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This Category: > PhD Applications


Doing most of the research work

User: Mohammadb - 21 January 2016 16:07

I was talking to a doctor that I am considering doing my PHD with. He is in a different university. I was discussing my research with him when he asked me to work with him on another research in a different field. He asked me to do most of the work where his job is to guide me. He knows and I know that I don't need his guidance but to publish it I need a doctor's name.

My questions:
My friends told me it is common that PHD students will do most of the work and the doctor will add his name with you. Do you agree or not?

As a PHD student and on scholarship is it expected from me to work on publishing papers beside my dissertation? though it is not required in the scholarship contract

If I don't accept doing a lot of research beside my PHD work, could they deny my application?

My friend told me a (PHD) that the main reason for them giving you a scholarship is to help them publishing papers though that won't say that straightforward, do you think this is true?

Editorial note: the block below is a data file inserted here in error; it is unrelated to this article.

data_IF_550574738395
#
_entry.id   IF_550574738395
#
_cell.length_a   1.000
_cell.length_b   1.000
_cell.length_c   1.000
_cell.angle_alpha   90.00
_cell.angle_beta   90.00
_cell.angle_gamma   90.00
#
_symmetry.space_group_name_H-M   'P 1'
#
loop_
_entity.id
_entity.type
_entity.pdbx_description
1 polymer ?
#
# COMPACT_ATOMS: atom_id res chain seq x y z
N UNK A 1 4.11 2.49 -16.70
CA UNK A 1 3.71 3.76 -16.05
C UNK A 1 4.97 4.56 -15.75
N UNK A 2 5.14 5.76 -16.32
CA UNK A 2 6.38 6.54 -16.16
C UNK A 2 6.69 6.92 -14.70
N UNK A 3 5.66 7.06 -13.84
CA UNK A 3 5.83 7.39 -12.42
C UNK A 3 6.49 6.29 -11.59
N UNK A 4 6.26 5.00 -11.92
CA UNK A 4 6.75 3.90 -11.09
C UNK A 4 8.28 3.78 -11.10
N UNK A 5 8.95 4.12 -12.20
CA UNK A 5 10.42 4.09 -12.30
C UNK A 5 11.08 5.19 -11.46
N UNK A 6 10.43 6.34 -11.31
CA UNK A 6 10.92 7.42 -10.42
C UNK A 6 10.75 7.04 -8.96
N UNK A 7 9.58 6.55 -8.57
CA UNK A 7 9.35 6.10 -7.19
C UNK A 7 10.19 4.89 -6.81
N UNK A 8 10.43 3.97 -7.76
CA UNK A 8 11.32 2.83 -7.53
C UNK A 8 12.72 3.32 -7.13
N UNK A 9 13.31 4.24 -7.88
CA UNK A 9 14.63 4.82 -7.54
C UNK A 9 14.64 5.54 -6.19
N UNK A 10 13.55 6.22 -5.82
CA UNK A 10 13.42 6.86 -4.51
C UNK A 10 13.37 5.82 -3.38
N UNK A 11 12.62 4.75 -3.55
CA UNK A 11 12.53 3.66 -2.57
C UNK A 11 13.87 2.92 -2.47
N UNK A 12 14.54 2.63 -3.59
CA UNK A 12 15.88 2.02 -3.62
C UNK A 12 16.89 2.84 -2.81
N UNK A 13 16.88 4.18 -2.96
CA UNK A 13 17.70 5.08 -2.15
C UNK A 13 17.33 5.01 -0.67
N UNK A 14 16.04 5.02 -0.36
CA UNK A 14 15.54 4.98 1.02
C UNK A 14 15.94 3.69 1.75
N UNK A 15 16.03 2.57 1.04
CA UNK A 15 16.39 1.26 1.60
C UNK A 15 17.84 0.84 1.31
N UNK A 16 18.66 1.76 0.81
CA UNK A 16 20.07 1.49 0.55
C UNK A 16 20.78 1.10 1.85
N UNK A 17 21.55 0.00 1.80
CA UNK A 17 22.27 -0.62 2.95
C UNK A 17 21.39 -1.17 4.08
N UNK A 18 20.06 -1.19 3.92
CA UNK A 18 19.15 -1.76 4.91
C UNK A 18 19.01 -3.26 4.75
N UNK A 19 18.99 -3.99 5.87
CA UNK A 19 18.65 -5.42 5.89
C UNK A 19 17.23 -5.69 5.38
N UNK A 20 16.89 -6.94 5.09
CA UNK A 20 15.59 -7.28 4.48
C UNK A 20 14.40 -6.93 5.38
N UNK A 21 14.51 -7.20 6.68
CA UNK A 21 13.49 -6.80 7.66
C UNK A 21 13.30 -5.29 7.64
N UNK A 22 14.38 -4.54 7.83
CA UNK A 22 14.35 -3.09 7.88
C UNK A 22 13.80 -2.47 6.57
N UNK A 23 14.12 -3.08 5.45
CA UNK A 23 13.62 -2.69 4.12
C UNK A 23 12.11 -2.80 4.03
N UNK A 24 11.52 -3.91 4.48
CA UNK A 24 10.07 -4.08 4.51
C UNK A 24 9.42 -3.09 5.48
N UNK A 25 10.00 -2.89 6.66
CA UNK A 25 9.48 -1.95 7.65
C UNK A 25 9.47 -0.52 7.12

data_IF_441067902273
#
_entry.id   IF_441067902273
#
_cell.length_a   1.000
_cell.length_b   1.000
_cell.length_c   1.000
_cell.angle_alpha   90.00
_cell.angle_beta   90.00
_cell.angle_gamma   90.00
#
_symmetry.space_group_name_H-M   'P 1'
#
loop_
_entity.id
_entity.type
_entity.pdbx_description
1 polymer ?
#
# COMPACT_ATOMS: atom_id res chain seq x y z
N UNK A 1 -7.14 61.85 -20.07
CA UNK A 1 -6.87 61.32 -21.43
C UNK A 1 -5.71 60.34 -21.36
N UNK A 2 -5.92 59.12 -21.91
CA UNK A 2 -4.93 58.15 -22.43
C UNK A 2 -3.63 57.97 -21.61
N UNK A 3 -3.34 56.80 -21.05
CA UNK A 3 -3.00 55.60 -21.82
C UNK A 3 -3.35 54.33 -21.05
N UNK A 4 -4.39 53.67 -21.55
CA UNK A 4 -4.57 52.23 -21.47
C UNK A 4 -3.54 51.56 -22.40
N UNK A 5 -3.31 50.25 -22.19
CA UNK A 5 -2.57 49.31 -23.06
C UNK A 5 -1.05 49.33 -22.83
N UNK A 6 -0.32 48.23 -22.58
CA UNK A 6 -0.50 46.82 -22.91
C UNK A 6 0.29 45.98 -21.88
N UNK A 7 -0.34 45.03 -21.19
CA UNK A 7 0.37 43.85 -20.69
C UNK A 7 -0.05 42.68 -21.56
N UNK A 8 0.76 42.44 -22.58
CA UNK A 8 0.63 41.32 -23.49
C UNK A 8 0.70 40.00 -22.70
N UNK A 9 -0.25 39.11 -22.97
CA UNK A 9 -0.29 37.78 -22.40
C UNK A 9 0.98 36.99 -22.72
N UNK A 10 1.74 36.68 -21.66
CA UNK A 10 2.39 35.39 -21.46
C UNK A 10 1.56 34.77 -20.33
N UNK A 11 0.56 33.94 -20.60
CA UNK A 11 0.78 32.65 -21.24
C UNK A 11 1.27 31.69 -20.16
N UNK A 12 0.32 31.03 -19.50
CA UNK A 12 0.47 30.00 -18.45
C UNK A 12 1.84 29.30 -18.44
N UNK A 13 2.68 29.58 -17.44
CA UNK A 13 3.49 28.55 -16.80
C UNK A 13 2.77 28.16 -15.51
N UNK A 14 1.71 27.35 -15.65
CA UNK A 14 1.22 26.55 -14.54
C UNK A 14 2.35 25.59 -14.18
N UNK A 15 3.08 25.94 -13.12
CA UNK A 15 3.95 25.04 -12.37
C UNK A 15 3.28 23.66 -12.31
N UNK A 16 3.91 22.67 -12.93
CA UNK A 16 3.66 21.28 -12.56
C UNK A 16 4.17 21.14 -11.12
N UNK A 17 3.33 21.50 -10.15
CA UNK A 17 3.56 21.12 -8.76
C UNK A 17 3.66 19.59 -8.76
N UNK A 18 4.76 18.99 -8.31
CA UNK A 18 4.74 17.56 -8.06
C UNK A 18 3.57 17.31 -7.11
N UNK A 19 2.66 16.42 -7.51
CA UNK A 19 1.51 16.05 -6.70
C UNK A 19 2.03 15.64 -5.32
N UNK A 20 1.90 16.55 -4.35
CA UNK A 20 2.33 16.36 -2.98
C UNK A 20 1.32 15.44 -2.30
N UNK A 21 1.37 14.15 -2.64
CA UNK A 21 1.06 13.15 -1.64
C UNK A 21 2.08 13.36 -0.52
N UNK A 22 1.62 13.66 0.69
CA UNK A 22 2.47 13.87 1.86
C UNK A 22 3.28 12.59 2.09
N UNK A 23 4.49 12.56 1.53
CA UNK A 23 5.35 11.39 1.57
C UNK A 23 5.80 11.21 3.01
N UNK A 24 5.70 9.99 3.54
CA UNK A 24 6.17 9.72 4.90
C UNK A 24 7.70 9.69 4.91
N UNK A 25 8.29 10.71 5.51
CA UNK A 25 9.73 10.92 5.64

The scholarship is tuition free beside small amount of mony that is enough for my daughter's diapers so I need to keep working to get another income, and this is why I am not very happy to do a lot of extra work though it is good for my resume.

Thank you,

User: HazyJane - 21 January 2016 16:33

If you have any other options available to you I would probably avoid this offer. You need a supervisor who is interested in *your* development as a researcher, not merely how you can serve his needs. Sure, it's not uncommon for supervisors to set projects for students to work on, and that can have some benefits, but this sounds very much like he just wants a cheap research assistant to serve his own research ambitions. If, as you state, he has no useful guidance to give you then avoid him as a supervisor.

On the subject of papers, the requirements vary by country. In the UK there are no formal requirements to publish papers, though it is generally beneficial to your career post-PhD if you have done so (assuming you want to continue in an academic role). Personally, though, I'd favour quality of publications over quantity, and in the scenario you describe above it sounds like you could end up with a bunch of stuff that hasn't been well supervised, and looks good on a clinician CV, but might not be so great for an analytic/experimental scientist's CV.

If I were you I would try to find a supervisor who is genuinely interested in having a PhD student, and not simply to serve their own needs.